As you’re preparing, here are 5 tips for new teachers to set up for success.
First of all, Congratulations! You aced the interview and you have your own classroom!
But… now what? You’ve worked so hard over the past several months (perhaps years) to study, take tests, go through multiple interviews to land the job of your dreams: a professional educator. Now that you have this job, it’s time for you to think about what’s next as you ready yourself for your first year as a teacher.
While there is a great deal of preparation that you already started to think through, we compiled a few simple steps that will enable you to be as effective as you can be, from day one. Leaderally believes that educators can thrive, but only through preparation.
Here are our top five tips for being a well-prepared, first-year teacher:
- Set your vision: Who do you want to be as a teacher? This may seem like a no brainer. You know who you are, but strong leadership starts with vision. Think about your role models – from teachers you saw as a student teacher, to college professors and supervisors in other jobs you had throughout your life. What great things did you learn from them in terms of leadership? What did you observe that you would like to avoid in your leadership vision?
- Review your class list, any notes and any information you can get your hands on. This is a critical step in your day one prep. Your students are anticipating meeting you just as much as you anticipate meeting them. Find out as much as you can before you meet your students so that you are prepared with special requirements, such as sensory gadgets, standing work stations, or special seating placements. The more you prepare to meet each individual student, the smoother the first week of school will go.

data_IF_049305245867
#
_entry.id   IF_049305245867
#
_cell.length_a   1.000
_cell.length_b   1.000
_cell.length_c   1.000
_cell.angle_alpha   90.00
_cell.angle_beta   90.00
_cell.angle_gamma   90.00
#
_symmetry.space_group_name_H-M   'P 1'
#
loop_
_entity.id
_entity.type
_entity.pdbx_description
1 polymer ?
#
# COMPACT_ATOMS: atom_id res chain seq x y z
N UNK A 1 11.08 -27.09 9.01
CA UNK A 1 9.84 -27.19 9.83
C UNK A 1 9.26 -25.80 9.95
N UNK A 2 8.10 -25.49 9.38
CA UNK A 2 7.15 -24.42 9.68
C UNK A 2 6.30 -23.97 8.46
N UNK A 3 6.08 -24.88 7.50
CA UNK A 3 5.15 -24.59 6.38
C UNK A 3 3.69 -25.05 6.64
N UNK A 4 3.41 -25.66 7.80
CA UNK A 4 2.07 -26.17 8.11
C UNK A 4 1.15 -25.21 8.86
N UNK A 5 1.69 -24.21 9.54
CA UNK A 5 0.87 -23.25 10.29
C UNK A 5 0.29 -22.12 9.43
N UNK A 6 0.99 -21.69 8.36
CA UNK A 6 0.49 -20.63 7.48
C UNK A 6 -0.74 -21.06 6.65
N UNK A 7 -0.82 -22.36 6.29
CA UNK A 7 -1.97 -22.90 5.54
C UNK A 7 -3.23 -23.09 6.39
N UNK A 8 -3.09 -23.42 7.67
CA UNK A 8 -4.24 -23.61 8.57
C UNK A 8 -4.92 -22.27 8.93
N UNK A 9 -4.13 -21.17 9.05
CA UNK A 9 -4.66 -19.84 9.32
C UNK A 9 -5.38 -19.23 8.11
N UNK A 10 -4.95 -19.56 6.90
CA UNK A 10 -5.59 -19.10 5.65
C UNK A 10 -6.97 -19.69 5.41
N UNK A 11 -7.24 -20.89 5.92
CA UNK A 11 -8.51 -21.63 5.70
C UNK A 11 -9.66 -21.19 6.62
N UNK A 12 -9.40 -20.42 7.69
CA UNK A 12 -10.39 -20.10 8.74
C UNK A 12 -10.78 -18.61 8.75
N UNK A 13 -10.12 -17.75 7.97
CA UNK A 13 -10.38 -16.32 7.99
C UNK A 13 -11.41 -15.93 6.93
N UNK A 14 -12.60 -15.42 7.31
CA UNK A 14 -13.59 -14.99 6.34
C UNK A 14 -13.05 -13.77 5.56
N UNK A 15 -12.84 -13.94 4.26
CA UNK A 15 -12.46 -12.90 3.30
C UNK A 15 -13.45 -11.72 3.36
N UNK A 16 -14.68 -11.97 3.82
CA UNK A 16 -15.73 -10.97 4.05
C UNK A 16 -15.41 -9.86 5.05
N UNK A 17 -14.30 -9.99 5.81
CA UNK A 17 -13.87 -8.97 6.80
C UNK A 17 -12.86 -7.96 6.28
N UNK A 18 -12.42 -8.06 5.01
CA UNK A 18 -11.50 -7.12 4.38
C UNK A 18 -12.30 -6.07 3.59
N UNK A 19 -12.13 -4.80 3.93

- Plan some first week of school activities. Think about drafting a list of icebreakers and getting-to-know-you activities. The first week of school can be blissful and stressful at the same time. Over manage this aspect of your planning by creating a list of more ideas than you think you will need. Do you need a place to start?
- Make a timeline for the first six weeks of school and set benchmarks. Here is where you grab your handy copy of state, district, or Common Core State Standards. These will give you a place to start. What are your goals for the students this year? What lessons can you plan to do in the first 6 weeks to begin to attain the goals? Leaderally suggests creating this 6 week plan in pencil or on a document that you can easily change. Teaching is a very dynamic process and you will absolutely need to pivot during these first several weeks of school. (That’s why we wear comfy shoes, right? All that pivoting?)
- Get to know your team. You have time before the students arrive to set up your classroom and attend teacher orientation events. Take that time to meet your peers and ‘neighbors.’ You don’t need to find your work BFF, but you will need support in this critical first year. Don’t be afraid to shake hands and introduce yourself, this is your team, and they want to know you, too.